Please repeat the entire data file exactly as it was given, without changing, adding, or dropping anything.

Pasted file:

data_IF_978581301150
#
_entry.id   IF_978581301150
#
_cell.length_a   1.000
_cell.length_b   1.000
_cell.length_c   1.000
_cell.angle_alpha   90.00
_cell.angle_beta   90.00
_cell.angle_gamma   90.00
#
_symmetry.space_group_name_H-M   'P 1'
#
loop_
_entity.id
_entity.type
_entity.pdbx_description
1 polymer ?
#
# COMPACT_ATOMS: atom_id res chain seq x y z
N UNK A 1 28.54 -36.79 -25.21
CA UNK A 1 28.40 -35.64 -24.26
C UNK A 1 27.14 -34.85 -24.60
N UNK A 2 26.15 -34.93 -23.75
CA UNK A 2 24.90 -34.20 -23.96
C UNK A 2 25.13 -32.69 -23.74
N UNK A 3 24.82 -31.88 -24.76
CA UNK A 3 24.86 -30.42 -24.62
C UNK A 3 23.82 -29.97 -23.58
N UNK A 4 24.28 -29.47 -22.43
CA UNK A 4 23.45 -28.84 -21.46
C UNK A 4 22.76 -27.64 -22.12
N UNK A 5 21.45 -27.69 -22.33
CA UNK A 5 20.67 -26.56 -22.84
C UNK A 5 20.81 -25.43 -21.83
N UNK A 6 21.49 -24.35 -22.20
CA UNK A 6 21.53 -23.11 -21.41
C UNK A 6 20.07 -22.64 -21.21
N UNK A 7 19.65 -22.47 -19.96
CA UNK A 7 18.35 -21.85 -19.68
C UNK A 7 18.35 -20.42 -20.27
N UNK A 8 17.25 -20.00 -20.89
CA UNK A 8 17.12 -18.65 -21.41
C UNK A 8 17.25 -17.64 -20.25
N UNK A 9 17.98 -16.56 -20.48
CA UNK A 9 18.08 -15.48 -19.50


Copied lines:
data_IF_978581301150
#
_entry.id   IF_978581301150
#
_cell.length_a   1.000
_cell.length_b   1.000
_cell.length_c   1.000
_cell.angle_alpha   90.00
_cell.angle_beta   90.00
_cell.angle_gamma   90.00
#
_symmetry.space_group_name_H-M   'P 1'
#
loop_
_entity.id
_entity.type
_entity.pdbx_description
1 polymer ?
#
# COMPACT_ATOMS: atom_id res chain seq x y z
N UNK A 1 28.54 -36.79 -25.21
CA UNK A 1 28.40 -35.64 -24.26
C UNK A 1 27.14 -34.85 -24.60
N UNK A 2 26.15 -34.93 -23.75
CA UNK A 2 24.90 -34.20 -23.96
C UNK A 2 25.13 -32.69 -23.74
N UNK A 3 24.82 -31.88 -24.76
CA UNK A 3 24.86 -30.42 -24.62
C UNK A 3 23.82 -29.97 -23.58
N UNK A 4 24.28 -29.47 -22.43
CA UNK A 4 23.45 -28.84 -21.46
C UNK A 4 22.76 -27.64 -22.12
N UNK A 5 21.45 -27.69 -22.33
CA UNK A 5 20.67 -26.56 -22.84
C UNK A 5 20.81 -25.43 -21.83
N UNK A 6 21.49 -24.35 -22.20
CA UNK A 6 21.53 -23.11 -21.41
C UNK A 6 20.07 -22.64 -21.21
N UNK A 7 19.65 -22.47 -19.96
CA UNK A 7 18.35 -21.85 -19.68
C UNK A 7 18.35 -20.42 -20.27
N UNK A 8 17.25 -20.00 -20.89
CA UNK A 8 17.12 -18.65 -21.41
C UNK A 8 17.25 -17.64 -20.25
N UNK A 9 17.98 -16.56 -20.48
CA UNK A 9 18.08 -15.48 -19.50